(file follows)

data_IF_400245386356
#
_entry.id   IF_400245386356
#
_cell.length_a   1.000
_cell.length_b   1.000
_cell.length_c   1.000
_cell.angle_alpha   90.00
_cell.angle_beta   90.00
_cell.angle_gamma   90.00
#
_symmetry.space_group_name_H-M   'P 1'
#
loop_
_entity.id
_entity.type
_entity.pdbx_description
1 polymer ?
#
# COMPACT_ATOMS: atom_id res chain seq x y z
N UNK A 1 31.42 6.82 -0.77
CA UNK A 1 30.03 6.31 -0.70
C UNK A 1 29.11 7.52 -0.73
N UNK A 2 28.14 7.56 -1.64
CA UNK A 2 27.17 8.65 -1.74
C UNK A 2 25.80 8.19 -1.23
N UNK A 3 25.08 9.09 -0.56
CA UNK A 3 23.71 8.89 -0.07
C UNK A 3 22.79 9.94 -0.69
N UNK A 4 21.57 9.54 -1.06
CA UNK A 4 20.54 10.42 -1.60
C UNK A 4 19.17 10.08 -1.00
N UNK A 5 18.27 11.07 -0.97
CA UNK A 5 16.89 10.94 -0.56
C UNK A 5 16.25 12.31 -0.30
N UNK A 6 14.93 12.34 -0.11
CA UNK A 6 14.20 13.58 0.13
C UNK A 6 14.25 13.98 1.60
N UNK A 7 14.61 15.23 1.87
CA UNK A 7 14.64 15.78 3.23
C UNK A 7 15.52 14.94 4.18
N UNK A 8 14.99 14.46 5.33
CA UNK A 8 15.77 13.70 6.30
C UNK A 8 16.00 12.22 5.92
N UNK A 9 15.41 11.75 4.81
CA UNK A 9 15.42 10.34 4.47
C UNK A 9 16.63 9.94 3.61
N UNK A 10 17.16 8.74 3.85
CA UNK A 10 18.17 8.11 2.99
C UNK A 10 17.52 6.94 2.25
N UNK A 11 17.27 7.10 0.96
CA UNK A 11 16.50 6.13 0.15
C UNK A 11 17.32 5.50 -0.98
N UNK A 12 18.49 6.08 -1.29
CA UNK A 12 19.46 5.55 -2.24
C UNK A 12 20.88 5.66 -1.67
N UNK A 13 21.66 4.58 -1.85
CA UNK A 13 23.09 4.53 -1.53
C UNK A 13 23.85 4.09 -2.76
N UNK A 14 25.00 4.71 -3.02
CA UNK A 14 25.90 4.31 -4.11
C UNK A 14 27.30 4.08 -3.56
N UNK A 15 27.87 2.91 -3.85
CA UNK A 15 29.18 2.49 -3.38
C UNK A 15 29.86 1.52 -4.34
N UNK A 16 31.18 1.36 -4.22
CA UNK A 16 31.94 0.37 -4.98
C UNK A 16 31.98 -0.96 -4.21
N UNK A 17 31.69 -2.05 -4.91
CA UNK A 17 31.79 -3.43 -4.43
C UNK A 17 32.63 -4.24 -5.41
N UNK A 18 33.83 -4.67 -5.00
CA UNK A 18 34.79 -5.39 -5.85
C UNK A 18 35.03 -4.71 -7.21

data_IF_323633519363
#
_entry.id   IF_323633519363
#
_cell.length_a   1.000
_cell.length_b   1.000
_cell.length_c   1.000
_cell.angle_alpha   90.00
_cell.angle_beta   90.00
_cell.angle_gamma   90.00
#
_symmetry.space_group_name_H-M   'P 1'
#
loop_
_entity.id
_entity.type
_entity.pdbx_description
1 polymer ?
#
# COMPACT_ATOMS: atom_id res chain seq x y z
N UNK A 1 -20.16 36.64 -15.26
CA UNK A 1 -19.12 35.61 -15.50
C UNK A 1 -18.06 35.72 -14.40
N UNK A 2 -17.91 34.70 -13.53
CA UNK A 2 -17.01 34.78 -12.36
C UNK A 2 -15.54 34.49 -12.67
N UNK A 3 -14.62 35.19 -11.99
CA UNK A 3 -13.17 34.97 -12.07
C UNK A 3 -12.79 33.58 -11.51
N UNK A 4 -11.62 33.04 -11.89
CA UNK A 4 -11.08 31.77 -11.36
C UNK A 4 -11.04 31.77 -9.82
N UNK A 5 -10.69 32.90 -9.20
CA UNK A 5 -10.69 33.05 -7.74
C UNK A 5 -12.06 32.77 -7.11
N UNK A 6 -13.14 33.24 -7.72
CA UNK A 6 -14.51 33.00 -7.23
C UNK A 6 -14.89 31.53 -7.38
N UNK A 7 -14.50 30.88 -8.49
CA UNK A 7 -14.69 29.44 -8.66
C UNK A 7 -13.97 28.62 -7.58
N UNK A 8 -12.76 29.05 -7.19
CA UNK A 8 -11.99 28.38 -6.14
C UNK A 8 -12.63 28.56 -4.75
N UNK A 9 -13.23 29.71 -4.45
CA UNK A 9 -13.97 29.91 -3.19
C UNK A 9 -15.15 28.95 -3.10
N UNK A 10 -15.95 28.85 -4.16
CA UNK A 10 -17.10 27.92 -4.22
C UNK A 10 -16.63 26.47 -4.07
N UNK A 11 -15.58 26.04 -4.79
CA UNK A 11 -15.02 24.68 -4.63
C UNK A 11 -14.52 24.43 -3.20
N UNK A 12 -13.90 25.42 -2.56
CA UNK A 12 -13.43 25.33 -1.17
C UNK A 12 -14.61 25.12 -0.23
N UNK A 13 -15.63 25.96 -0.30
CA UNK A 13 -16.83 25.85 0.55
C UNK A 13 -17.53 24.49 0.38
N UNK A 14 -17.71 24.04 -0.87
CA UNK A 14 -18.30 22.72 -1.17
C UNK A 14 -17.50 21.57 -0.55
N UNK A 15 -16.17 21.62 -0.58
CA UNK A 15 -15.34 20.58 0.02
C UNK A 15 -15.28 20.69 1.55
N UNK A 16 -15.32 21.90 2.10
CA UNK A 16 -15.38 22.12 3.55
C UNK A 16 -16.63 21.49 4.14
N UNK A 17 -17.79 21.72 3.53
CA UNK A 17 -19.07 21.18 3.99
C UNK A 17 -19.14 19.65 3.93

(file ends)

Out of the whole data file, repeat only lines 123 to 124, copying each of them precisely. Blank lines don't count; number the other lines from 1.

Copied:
CA UNK A 10 -17.10 27.92 -4.22
C UNK A 10 -16.63 26.47 -4.07